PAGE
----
Is the covid pandemic in the US getting better, or worse as the media suggests?

July 5, 2020

 

Is the US really doing that badly when it comes to stopping the Corononavirus from spreading and killing people, or is the media, as it done many times in the past, is taking things out of context?

First we should examine the number of cases in the US.

The trend is obvious, they are rising reaching over 50,000 cases per day.

But is this something new?

Not really .

In April the almost the same amount of covid cases was recorded. There was just one difference between then and now, and that was the number of tests conducted.


 

 
An important piece of data the media always seems to leave out is the number of tests.


In late March and early April the number of tests stood at tens of thousands to around one hundred thousand per day.

Today the number of tests the US conducts per day is between 400,000 to 500,000.

That means that four to five times more people are getting tested for covid than they did in April.

Extrapolating from these numbers, the equivalent of 40,000 - 50,000 cases in April should be somewhere around 150,000 - 200,000 cases in July.

The fact that it is around the same number shows that the situation now is much less worse than it was in April, in fact it would appear to be much better with proportionately fewer people getting infected with coronavirus.


 

 
Another important statistic the media is either ignoring or playing down all the time is the number of confirmed deaths.

It's important to note that in the US anyone who dies while carrying the coronavirus is automatically marked as “died of coronovirus”, doesn't matter if the real cause of death was a heart attack or a car accident.

Estimates are that a large number of the people listed as dying from coronavirus, died from other causes while being tested positive for the virus.

Despite that, the general trend in the mortality is clear, and it's headed downwards, despite the last 4 weeks trend of spike in cases.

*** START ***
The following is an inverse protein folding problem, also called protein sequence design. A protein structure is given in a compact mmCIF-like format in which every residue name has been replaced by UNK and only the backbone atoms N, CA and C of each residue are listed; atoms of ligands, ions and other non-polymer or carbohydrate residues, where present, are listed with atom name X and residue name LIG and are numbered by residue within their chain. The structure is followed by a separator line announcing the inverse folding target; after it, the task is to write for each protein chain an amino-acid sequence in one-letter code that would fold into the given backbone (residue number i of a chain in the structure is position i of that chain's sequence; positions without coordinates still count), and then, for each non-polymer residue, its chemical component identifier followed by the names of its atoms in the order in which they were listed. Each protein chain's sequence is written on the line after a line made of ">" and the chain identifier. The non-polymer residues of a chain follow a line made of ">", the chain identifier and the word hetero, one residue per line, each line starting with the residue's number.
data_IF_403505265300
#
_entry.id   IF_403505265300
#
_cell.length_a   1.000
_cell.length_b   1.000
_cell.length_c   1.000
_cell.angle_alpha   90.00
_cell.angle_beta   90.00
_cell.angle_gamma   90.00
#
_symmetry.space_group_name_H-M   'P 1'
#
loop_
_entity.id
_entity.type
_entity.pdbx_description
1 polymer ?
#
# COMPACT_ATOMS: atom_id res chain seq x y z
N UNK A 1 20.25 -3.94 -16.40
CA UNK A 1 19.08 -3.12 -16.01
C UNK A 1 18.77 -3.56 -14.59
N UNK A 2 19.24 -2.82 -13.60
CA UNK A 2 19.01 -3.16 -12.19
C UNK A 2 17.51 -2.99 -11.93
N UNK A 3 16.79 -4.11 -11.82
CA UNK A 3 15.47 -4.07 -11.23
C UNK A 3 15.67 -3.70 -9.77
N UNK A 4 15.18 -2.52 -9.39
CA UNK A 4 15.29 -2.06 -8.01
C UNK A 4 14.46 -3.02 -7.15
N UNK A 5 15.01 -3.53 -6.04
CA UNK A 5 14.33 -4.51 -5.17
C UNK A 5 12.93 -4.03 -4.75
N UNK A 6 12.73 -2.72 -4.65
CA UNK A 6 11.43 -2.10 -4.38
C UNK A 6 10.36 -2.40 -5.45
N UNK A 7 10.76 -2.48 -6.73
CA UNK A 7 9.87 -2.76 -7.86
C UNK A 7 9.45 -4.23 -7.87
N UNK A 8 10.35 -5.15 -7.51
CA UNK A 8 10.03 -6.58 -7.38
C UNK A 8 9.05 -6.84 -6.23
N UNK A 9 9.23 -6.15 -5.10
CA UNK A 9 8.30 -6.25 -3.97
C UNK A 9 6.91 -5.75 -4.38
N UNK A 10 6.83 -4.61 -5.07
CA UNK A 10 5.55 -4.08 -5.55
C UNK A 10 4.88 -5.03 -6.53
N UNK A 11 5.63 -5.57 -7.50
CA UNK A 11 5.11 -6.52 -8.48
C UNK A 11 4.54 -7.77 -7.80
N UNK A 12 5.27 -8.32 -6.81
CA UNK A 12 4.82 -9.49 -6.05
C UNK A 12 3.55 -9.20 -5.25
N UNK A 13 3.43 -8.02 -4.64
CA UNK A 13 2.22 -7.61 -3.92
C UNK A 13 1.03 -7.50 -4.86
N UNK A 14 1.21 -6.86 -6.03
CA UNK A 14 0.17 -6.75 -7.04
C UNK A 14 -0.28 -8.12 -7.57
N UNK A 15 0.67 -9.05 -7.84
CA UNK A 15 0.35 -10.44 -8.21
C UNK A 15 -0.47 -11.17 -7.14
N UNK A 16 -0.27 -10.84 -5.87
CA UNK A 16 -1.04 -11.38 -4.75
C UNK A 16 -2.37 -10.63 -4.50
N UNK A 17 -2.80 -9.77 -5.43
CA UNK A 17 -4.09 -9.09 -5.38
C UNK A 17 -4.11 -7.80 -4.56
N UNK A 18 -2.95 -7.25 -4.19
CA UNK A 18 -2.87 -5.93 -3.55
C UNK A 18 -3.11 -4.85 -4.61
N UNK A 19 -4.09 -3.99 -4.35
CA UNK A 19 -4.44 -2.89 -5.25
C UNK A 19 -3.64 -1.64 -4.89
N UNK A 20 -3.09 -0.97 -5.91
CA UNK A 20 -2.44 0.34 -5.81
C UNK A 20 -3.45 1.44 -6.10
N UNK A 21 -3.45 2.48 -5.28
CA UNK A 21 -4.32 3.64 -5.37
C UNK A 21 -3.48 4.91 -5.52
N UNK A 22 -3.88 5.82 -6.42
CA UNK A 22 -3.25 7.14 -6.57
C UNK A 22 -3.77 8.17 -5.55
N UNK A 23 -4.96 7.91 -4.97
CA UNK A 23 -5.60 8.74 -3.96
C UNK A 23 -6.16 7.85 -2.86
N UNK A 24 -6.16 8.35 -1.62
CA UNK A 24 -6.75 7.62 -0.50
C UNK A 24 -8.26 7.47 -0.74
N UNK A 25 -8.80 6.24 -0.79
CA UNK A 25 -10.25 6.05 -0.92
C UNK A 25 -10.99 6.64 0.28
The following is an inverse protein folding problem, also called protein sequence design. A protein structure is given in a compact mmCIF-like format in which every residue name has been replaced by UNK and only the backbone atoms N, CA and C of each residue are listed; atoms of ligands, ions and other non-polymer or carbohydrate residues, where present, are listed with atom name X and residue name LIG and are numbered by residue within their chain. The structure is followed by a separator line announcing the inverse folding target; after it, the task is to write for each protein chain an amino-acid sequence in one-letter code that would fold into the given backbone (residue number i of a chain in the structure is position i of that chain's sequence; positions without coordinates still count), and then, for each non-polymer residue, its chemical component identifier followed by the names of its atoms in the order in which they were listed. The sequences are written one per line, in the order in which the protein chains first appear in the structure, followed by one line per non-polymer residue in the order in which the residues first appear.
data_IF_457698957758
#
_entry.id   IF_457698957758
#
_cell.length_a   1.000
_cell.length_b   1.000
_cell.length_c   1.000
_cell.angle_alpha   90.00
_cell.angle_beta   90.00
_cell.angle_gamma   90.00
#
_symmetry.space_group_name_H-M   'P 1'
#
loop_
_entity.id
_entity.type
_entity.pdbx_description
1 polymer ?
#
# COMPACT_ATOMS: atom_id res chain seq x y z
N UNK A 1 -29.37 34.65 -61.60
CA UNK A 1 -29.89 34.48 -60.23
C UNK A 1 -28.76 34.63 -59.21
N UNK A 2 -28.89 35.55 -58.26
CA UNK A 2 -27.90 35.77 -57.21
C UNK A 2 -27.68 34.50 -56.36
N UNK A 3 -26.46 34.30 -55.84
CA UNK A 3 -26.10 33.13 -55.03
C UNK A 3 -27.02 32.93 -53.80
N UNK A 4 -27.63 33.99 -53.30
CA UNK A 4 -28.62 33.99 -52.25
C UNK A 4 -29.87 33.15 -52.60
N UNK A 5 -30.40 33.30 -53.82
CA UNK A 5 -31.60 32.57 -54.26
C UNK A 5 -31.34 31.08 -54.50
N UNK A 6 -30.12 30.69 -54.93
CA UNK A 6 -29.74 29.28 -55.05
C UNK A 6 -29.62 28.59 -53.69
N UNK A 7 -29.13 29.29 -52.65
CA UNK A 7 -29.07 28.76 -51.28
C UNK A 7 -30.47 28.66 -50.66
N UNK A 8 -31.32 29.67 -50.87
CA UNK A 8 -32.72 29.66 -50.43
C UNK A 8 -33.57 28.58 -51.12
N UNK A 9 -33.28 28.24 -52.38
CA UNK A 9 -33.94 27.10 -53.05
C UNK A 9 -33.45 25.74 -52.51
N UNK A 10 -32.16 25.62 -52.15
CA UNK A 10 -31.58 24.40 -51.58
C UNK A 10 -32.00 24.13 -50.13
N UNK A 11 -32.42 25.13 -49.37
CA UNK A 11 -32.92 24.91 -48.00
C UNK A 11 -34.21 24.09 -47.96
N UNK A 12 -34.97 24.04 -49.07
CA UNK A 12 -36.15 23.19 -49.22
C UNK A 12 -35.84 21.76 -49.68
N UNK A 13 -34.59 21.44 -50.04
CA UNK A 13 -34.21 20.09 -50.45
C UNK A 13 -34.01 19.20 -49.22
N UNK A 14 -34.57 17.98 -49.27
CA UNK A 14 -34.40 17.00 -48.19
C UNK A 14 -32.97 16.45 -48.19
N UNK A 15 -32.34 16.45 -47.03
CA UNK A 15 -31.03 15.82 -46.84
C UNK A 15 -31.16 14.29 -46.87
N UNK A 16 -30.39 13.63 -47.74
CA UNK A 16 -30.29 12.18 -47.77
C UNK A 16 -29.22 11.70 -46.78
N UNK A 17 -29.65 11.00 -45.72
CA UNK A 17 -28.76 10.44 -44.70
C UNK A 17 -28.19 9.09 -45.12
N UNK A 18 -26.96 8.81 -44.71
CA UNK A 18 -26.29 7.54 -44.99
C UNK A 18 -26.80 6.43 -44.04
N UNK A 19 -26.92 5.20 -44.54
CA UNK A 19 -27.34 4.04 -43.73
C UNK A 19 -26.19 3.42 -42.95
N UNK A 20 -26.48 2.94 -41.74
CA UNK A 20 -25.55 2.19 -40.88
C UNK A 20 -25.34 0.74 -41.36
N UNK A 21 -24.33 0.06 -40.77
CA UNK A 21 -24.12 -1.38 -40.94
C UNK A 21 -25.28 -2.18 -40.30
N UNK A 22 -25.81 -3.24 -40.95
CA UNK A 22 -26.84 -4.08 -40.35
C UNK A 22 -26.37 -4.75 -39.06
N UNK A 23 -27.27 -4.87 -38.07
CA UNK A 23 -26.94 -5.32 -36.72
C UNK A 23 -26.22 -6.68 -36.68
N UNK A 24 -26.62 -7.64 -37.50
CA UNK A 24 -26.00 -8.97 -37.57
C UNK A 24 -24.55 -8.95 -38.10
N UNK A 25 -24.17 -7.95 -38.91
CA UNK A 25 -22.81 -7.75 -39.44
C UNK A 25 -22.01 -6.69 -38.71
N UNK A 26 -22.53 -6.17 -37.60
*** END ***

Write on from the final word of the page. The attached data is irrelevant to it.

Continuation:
Hospitalization of people who suffer from coronavirus or coronavirus like symptoms is rising nationwide, but even the hardest hit areas like Florida, which reported exponential growth of cases in the last weeks, hospitals are generally where they were a month ago or just risen slightly.

 

Another reason for optimism is that that in April most of the US was under lockdown, with the virus having a hard time being transmitted due to the fact that most of the American population was shut down at home.

Today the lockdown measures have been lifted, with people resuming their lives and allowing the virus to transmit itself freely from person to person.

Despite that fact we still see roughly the same number of covid cases per day as we did in April, where far fewer tests were conducted and with lockdown measures implemented, and the death rate continues to decline with every passing week.

Finally, has the US really done that badly in handling the coronavirus epidemic as the media insists?

No one is suggesting that the Trump administration handling of the epidemic has been perfect or even that it has done a good job in containing it, but compared to some EU western European countries, it comes out that the US  dealt better with the pandemic (so far) than some of them, though none of those countries, it's elected leaders and governments, received a fraction of the criticism from the global media the Trump administration got.


 

 


Given all this data, the conclusion is that the epidemic in the US is not getting worse, in fact it's getting better.

The fact that the media reports otherwise is no surprise seeing how a sensationalist stories about "record number in cases!" without mentioning the much higher number of tetst and other out of context "news" items or statistics regarding the epidemic will bring much more raitings, website clicks and subsequently profit from ads to the corporations who own the media outlets.

The data presented here of course can change rapidly.

It's important to remember that the coronavirus is new type of virus which is very infectious, whose long term effects are still not known and has a higher mortality rate than the common flu.

Despite the obvious general trends which are shown, no one can really predict the course or outcome of this pandemic, which is still ongoing, and which is why people shouldn't throw caution to the wind and act as if it's just going to vanish by itself.



 

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